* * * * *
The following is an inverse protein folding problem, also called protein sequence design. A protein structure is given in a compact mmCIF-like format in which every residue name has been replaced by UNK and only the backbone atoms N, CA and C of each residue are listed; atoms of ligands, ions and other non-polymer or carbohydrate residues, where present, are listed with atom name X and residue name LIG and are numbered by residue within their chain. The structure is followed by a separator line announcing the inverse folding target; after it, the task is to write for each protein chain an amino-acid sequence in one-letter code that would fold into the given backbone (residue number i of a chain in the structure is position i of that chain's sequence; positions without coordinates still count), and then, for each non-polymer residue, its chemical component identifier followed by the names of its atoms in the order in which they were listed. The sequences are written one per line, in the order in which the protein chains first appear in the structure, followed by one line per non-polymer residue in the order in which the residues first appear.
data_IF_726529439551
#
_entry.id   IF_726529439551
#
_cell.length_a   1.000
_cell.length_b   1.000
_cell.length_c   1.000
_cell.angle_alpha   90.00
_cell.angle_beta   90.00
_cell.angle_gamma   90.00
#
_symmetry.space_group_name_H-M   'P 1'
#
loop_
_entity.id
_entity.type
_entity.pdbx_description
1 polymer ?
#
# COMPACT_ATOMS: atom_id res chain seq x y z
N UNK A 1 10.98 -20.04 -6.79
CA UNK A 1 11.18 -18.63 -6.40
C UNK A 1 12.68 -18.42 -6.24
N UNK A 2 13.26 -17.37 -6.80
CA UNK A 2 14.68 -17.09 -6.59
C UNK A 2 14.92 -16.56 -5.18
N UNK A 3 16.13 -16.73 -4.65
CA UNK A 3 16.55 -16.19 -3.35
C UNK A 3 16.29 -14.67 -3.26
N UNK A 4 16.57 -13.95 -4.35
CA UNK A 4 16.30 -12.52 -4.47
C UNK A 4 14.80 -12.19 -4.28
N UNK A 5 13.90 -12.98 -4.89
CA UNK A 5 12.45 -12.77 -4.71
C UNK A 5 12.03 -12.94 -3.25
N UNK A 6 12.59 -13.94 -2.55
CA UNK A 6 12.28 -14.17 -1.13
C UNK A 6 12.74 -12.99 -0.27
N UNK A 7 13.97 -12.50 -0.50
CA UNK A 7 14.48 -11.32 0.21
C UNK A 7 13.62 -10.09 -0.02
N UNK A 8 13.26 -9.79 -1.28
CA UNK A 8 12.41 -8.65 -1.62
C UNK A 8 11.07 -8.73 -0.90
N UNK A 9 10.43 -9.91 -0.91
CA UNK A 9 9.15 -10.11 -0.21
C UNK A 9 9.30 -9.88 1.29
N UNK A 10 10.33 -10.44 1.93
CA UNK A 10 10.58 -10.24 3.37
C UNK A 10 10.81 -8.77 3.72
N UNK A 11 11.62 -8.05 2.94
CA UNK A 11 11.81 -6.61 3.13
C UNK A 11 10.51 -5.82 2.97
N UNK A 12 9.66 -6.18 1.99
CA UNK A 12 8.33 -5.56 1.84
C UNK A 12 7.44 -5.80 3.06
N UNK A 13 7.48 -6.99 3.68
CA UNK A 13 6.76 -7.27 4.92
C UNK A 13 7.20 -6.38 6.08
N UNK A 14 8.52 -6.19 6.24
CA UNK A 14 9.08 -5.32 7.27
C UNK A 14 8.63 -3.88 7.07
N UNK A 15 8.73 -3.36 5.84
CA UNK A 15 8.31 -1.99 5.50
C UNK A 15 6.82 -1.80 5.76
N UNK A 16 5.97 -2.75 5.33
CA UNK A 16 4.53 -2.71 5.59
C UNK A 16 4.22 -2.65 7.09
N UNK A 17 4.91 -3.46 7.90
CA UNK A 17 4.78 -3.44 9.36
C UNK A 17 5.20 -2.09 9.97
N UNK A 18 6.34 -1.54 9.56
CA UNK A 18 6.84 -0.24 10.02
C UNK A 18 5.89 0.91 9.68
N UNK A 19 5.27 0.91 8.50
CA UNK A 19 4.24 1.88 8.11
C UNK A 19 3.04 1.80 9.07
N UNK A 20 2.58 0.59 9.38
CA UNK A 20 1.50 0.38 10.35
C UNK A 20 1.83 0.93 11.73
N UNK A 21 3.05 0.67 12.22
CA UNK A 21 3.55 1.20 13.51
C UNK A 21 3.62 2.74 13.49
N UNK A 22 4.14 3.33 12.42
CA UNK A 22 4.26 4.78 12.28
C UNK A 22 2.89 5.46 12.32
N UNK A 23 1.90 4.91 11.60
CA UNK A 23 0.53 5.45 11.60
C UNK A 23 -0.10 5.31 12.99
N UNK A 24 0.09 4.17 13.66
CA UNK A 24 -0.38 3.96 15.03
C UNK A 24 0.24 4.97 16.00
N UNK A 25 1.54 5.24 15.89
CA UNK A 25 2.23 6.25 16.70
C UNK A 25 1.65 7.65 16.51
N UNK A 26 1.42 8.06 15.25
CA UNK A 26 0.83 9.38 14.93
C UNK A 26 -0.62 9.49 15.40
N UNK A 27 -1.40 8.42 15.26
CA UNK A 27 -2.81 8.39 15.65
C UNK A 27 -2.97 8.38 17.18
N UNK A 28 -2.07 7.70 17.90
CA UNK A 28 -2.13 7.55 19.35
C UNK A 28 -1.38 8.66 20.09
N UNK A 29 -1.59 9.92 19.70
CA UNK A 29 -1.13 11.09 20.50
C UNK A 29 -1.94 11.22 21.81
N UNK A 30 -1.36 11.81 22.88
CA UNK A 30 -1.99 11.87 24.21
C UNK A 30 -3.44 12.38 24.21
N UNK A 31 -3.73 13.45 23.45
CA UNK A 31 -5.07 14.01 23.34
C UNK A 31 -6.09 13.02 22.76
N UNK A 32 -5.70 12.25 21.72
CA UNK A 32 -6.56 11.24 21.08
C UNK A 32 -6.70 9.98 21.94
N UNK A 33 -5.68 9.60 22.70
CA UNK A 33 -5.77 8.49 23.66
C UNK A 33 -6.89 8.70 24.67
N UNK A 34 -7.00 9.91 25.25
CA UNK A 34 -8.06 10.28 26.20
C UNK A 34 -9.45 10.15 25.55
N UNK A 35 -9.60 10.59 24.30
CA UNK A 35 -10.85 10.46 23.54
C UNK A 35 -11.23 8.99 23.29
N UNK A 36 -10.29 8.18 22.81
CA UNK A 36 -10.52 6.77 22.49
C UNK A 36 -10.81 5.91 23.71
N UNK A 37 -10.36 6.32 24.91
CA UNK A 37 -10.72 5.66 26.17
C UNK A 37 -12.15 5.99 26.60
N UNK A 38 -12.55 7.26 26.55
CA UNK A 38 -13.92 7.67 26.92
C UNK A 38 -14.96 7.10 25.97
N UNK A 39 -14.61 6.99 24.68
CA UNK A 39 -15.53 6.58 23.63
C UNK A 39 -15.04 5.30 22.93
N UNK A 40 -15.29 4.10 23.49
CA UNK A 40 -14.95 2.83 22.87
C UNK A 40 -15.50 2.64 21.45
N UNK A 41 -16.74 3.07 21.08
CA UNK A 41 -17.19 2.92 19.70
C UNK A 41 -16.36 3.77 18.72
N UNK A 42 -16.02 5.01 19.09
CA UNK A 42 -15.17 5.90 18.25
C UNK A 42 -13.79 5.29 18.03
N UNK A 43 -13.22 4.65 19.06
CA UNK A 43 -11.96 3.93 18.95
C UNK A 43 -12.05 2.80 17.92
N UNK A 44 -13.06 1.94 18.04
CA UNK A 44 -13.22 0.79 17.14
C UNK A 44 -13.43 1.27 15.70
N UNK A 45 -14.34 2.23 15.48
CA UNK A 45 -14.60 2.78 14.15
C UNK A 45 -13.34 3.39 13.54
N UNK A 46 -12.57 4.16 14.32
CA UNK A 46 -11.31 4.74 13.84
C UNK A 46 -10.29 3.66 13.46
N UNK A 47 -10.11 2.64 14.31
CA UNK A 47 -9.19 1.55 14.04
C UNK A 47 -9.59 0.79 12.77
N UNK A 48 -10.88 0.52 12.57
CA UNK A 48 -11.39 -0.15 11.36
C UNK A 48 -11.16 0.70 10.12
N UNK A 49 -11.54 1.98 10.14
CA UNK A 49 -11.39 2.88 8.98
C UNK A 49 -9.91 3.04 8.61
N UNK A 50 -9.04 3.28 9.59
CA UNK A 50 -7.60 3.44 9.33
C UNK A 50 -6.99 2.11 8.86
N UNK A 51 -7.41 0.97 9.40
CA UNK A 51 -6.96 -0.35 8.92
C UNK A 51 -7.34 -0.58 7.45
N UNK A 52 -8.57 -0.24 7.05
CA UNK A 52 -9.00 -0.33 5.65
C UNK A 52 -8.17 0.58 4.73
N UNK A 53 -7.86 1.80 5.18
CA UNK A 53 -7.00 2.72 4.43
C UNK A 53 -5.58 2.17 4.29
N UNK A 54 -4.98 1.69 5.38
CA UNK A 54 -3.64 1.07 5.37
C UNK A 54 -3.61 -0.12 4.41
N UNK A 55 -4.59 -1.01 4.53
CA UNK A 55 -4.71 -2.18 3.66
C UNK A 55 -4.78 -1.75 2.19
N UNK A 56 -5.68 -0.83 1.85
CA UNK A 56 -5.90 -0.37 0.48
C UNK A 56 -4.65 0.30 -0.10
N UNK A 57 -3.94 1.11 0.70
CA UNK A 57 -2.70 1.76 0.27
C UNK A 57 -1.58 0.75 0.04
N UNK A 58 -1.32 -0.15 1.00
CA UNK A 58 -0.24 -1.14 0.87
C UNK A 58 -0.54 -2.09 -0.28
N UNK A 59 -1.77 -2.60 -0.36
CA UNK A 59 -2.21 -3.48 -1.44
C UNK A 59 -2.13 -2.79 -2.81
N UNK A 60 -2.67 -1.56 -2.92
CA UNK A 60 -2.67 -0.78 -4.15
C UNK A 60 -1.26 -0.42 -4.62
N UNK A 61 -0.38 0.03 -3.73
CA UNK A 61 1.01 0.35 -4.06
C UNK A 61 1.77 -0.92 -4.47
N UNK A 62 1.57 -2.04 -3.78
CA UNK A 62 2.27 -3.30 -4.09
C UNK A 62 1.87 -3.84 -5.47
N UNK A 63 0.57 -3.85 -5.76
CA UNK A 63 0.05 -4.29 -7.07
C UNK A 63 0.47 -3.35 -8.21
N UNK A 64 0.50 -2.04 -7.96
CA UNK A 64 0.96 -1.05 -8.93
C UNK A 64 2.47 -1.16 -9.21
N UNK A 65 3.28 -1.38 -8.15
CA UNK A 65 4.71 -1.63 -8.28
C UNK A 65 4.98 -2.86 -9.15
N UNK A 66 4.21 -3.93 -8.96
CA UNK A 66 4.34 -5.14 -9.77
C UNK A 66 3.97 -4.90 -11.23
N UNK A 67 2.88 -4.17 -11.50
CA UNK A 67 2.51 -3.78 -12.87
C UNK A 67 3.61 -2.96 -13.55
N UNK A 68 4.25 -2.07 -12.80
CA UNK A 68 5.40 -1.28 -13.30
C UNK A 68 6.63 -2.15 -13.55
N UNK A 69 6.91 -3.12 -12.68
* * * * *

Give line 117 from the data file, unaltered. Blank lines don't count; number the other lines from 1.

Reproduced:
C UNK A 32 -6.70 9.98 21.94